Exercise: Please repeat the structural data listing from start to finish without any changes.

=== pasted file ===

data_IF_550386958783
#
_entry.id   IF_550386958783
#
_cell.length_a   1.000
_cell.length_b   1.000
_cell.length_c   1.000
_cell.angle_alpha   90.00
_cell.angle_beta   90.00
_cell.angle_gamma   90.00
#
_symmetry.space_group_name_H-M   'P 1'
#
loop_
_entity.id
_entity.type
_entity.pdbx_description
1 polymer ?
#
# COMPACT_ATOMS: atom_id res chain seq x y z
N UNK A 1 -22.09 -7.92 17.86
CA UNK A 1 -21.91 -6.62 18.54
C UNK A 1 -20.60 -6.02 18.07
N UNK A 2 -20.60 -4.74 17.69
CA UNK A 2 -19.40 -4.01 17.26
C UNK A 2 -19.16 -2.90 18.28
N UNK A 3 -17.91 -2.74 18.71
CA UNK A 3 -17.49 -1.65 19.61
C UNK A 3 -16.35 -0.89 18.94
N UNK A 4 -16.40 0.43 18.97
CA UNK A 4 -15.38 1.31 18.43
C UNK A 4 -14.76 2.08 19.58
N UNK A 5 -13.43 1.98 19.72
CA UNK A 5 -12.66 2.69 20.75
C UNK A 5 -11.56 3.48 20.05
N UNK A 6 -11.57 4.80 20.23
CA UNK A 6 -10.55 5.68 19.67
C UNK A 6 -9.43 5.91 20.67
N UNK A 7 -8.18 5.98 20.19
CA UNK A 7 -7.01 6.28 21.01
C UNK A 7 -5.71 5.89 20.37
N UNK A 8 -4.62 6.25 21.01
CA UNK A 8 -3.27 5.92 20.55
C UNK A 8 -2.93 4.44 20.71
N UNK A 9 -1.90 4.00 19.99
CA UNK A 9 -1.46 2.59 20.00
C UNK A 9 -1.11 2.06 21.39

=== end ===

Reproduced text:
data_IF_550386958783
#
_entry.id   IF_550386958783
#
_cell.length_a   1.000
_cell.length_b   1.000
_cell.length_c   1.000
_cell.angle_alpha   90.00
_cell.angle_beta   90.00
_cell.angle_gamma   90.00
#
_symmetry.space_group_name_H-M   'P 1'
#
loop_
_entity.id
_entity.type
_entity.pdbx_description
1 polymer ?
#
# COMPACT_ATOMS: atom_id res chain seq x y z
N UNK A 1 -22.09 -7.92 17.86
CA UNK A 1 -21.91 -6.62 18.54
C UNK A 1 -20.60 -6.02 18.07
N UNK A 2 -20.60 -4.74 17.69
CA UNK A 2 -19.40 -4.01 17.26
C UNK A 2 -19.16 -2.90 18.28
N UNK A 3 -17.91 -2.74 18.71
CA UNK A 3 -17.49 -1.65 19.61
C UNK A 3 -16.35 -0.89 18.94
N UNK A 4 -16.40 0.43 18.97
CA UNK A 4 -15.38 1.31 18.43
C UNK A 4 -14.76 2.08 19.58
N UNK A 5 -13.43 1.98 19.72
CA UNK A 5 -12.66 2.69 20.75
C UNK A 5 -11.56 3.48 20.05
N UNK A 6 -11.57 4.80 20.23
CA UNK A 6 -10.55 5.68 19.67
C UNK A 6 -9.43 5.91 20.67
N UNK A 7 -8.18 5.98 20.19
CA UNK A 7 -7.01 6.28 21.01
C UNK A 7 -5.71 5.89 20.37
N UNK A 8 -4.62 6.25 21.01
CA UNK A 8 -3.27 5.92 20.55
C UNK A 8 -2.93 4.44 20.71
N UNK A 9 -1.90 4.00 19.99
CA UNK A 9 -1.46 2.59 20.00
C UNK A 9 -1.11 2.06 21.39